10 Things You Didn’t Know About Sushi from 10 Things You Didn’t Know About Sushi

10 Things You Didn’t Know About Sushi

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10 Things You Didn’t Know About Sushi

It’s hard to believe that as recently as 25 years ago, sushi was still considered by many Americans to be an exotic delicacy, one too strange and outside-the-box to pay much attention to. The seemingly simple pairing of raw fish and rice was the domain of the adventurous and the very rich, the ones who were looking to impress. Today, however, there are sushi restaurants of just about every stripe across America, from hole-in-the-wall places turning out serviceable California rolls and tuna sashimi to sprawling emporiums run by internationally renowned chefs, from corner neighborhood favorites to upscale counters that might as well be temples to fish and rice. But even if you’re a sushi fanatic, we bet that there are some things you didn’t know about this deceptively simple food. 

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The Rice Was Originally Not Eaten, and Helped Ferment the Fish

In the eighth century, a new way of preserving fish was developed in Southeast Asia: a process in which whole fish were salted and wrapped in fermented rice. The primary purpose of the rice was to prevent the fish from spoiling (it was thrown away before the fish was eaten), but over the years, fermentation time decreased and people began eating the rice along with the fish. 

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It Was an Early Form of Fast Food

By the early 1800s, sushi had become something of a fast food in Tokyo. Chef Hanaya Yohei is generally regarded as having invented “modern-style” sushi at this time, although his fish was generally marinated in soy sauce or lightly cooked to prevent spoilage. Inexpensive sushi stands proliferated, but when they were outlawed by the government due to food standards, the chefs took to opening their own restaurants instead.

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Salmon Sushi Wasn’t Invented Until the 1980s

Because salmon isn’t native to Japan, it wasn’t introduced to the country until the early 1980s, when Norwegians first brought it over. 

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‘Inside-Out Rolls’ Aren’t Common in Japan

Most rolls found at Japanese restaurants in America these days are “inside-out”; that is, the rice is on the outside and the seaweed (or nori) is on the inside. This is actually a purely American phenomenon; it was created by Ichiro Masahita (likely inventor of the California roll) for Americans who were turned off by seeing — and chewing — the nori on the outside. 

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Most ‘Sushi’ as We Know It Is Actually Nigiri or Maki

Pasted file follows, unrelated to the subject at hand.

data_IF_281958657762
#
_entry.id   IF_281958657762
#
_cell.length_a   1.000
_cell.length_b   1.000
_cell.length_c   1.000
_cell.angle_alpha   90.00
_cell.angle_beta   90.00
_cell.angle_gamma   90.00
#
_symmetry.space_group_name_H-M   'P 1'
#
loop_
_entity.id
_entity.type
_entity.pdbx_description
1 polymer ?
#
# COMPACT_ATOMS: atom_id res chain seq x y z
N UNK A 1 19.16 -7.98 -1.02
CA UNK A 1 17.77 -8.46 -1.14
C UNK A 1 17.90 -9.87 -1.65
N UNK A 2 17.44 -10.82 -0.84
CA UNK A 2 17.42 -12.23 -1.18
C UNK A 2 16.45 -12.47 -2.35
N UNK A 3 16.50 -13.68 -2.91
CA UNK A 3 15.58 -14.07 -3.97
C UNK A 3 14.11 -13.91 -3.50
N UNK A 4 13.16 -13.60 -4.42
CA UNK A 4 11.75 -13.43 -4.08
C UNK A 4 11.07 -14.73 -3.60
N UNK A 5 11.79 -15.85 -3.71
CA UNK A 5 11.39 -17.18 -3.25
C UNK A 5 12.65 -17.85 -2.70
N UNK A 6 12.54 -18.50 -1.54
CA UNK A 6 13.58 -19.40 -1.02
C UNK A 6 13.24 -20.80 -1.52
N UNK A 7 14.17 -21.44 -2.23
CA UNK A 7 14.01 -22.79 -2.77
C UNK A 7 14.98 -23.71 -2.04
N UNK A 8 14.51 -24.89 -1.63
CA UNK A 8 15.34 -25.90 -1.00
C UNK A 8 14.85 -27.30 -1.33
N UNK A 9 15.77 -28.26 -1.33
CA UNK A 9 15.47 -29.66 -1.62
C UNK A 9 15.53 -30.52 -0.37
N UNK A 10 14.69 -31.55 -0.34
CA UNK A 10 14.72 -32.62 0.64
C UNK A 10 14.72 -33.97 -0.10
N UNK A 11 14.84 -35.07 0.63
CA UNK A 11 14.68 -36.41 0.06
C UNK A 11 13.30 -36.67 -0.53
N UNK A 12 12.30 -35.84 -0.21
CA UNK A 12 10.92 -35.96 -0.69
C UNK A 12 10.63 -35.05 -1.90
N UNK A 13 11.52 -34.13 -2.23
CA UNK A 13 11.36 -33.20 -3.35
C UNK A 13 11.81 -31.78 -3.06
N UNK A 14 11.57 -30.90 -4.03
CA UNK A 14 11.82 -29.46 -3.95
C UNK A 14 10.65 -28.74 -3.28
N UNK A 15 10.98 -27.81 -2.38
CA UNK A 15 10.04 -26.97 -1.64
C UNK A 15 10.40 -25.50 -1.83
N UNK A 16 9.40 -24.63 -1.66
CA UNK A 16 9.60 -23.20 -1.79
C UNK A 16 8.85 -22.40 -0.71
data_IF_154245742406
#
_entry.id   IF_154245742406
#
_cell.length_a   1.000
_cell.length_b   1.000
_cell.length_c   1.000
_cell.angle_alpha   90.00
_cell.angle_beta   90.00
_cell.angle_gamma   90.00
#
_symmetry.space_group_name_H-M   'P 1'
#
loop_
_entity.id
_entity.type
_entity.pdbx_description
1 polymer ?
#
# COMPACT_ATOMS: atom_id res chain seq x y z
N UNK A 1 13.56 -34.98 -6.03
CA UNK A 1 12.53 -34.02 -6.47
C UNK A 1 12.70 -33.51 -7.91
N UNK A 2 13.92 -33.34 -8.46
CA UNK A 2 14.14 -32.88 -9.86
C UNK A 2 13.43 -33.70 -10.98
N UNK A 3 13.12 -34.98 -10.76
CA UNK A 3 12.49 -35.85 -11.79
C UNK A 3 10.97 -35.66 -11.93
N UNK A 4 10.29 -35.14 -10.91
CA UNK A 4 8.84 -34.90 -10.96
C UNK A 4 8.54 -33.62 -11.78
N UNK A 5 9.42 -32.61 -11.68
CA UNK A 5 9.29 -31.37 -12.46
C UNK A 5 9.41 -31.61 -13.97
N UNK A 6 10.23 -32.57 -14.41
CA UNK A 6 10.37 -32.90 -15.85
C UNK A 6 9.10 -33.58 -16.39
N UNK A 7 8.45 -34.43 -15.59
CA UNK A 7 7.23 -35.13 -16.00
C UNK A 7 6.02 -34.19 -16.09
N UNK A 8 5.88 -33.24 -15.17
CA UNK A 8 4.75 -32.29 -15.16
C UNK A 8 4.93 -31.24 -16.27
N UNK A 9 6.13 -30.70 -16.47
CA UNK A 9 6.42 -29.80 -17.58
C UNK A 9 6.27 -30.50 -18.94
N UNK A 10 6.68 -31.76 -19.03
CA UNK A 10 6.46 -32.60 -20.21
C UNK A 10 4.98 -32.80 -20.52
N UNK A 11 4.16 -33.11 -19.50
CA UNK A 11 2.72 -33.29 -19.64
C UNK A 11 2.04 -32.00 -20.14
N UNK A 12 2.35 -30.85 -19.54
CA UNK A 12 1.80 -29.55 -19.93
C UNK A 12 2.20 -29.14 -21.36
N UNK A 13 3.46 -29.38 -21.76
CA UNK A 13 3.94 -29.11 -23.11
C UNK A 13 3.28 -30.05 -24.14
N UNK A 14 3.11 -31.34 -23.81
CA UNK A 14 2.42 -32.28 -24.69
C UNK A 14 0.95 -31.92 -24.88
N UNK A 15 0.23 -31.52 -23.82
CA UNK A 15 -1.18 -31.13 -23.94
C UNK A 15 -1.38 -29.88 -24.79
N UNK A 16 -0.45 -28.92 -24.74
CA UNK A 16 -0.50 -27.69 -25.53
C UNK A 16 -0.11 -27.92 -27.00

Sushi comes in dozens of varieties, including chirashi (a bowl of rice with fish on top), temaki (a cone-shaped “hand roll”), and oshi (with cooked or cured fish and rice, pressed into a square shape). When you think of “sushi,” though, you most likely think of nigiri, which is a slice of raw fish draped over rice, or maki, which is rolled up with nori and rice and sliced. Sashimi is the term for raw fish or shellfish, usually sliced into thin pieces. 

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Perfecting Nigiri Rice Can Take Years

The rice, which is mixed with vinegar using a wooden paddle, needs to be right about at body temperature and should be sticky enough that it doesn’t fall apart as you bring it to your mouth. It should, however, separate into individual grains once you put it in your mouth. This is accomplished by applying the right pressure to the rice so the outer layer is more densely packed than the inside.

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It Should Be Eaten with Your Fingers

While sashimi should be eaten with chopsticks, all other sushi should be eaten with your fingers and consumed in one bite. 

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The Avocado in California Rolls Was Intended to Mimic Fatty Tuna

At Tokyo Kaikan in Los Angeles, sushi chef Ichiro Mashita began experimenting with substituting expensive fatty tuna (o-toro) with avocado, which was in ample supply and also had a fatty, oily texture. Cucumber and crab were added after further experimentation, and the legendary California roll, the first truly American sushi invention, was born.

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All Raw Fish in America Must Be Frozen Prior to Serving

In order to kill parasites, the FDA requires that all sushi fish be frozen before serving. Taste tests have shown that this doesn’t actually have much of an impact on the finished product, or the quality of the fish, but it does kill nematodes and other parasites in the fish's flesh. Even some sushi bars in Japan freeze their fish.

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Fish Is treated with Vinegar or Salt Before Slicing

Just like the rice, the fish must be treated before being sliced and served.  Any “fishy” smell is usually neutralized by sprinkling vinegar on top of the fish the morning before it’s served (fish treated with vinegar is called su-jime). If the fish is too moist, salt can also be added to reduce the moisture level (this fish is then called shio-jime). The end result should be bright, firm, shiny, not greasy or wet, and clean-tasting.

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10 Things You Didn’t Know About Sushi